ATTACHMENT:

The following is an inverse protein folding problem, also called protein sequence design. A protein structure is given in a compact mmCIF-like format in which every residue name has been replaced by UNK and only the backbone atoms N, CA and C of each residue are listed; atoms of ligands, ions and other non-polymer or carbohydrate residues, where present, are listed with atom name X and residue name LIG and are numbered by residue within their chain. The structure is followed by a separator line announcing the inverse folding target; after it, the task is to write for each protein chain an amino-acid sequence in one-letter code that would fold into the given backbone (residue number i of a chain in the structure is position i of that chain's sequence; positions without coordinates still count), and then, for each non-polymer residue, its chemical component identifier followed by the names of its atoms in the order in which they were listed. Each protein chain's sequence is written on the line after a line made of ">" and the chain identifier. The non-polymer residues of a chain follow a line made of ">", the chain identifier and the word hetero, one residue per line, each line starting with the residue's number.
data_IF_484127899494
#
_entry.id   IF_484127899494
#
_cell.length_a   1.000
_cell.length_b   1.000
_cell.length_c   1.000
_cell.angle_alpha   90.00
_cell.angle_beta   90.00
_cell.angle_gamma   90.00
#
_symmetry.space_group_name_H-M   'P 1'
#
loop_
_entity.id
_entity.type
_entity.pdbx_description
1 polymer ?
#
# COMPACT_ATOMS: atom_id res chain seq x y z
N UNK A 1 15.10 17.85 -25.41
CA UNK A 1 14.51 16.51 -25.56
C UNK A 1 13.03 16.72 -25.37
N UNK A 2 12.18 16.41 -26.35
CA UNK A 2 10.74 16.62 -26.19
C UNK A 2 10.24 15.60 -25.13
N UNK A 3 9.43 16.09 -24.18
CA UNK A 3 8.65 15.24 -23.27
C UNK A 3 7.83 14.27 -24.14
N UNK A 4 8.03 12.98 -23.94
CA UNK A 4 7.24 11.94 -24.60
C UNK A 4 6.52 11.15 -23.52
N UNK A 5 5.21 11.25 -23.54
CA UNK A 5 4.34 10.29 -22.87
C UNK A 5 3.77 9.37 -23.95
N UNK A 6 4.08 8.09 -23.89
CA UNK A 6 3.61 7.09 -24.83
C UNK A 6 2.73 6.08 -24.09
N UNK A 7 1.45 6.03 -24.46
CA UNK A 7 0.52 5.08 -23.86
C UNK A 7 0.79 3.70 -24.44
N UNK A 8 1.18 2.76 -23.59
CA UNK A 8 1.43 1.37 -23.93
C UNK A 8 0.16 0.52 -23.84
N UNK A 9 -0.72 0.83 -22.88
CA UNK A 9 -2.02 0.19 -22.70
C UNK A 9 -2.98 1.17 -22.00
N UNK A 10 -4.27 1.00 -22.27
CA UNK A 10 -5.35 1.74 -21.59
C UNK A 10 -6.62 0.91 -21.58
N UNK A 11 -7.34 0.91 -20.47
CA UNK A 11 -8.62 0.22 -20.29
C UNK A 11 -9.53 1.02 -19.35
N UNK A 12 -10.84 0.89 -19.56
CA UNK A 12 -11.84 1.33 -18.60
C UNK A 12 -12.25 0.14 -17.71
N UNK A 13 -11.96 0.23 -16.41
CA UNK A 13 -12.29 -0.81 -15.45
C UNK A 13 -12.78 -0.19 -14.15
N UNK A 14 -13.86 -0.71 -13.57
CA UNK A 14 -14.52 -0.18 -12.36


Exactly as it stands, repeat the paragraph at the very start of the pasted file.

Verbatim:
The following is an inverse protein folding problem, also called protein sequence design. A protein structure is given in a compact mmCIF-like format in which every residue name has been replaced by UNK and only the backbone atoms N, CA and C of each residue are listed; atoms of ligands, ions and other non-polymer or carbohydrate residues, where present, are listed with atom name X and residue name LIG and are numbered by residue within their chain. The structure is followed by a separator line announcing the inverse folding target; after it, the task is to write for each protein chain an amino-acid sequence in one-letter code that would fold into the given backbone (residue number i of a chain in the structure is position i of that chain's sequence; positions without coordinates still count), and then, for each non-polymer residue, its chemical component identifier followed by the names of its atoms in the order in which they were listed. Each protein chain's sequence is written on the line after a line made of ">" and the chain identifier. The non-polymer residues of a chain follow a line made of ">", the chain identifier and the word hetero, one residue per line, each line starting with the residue's number.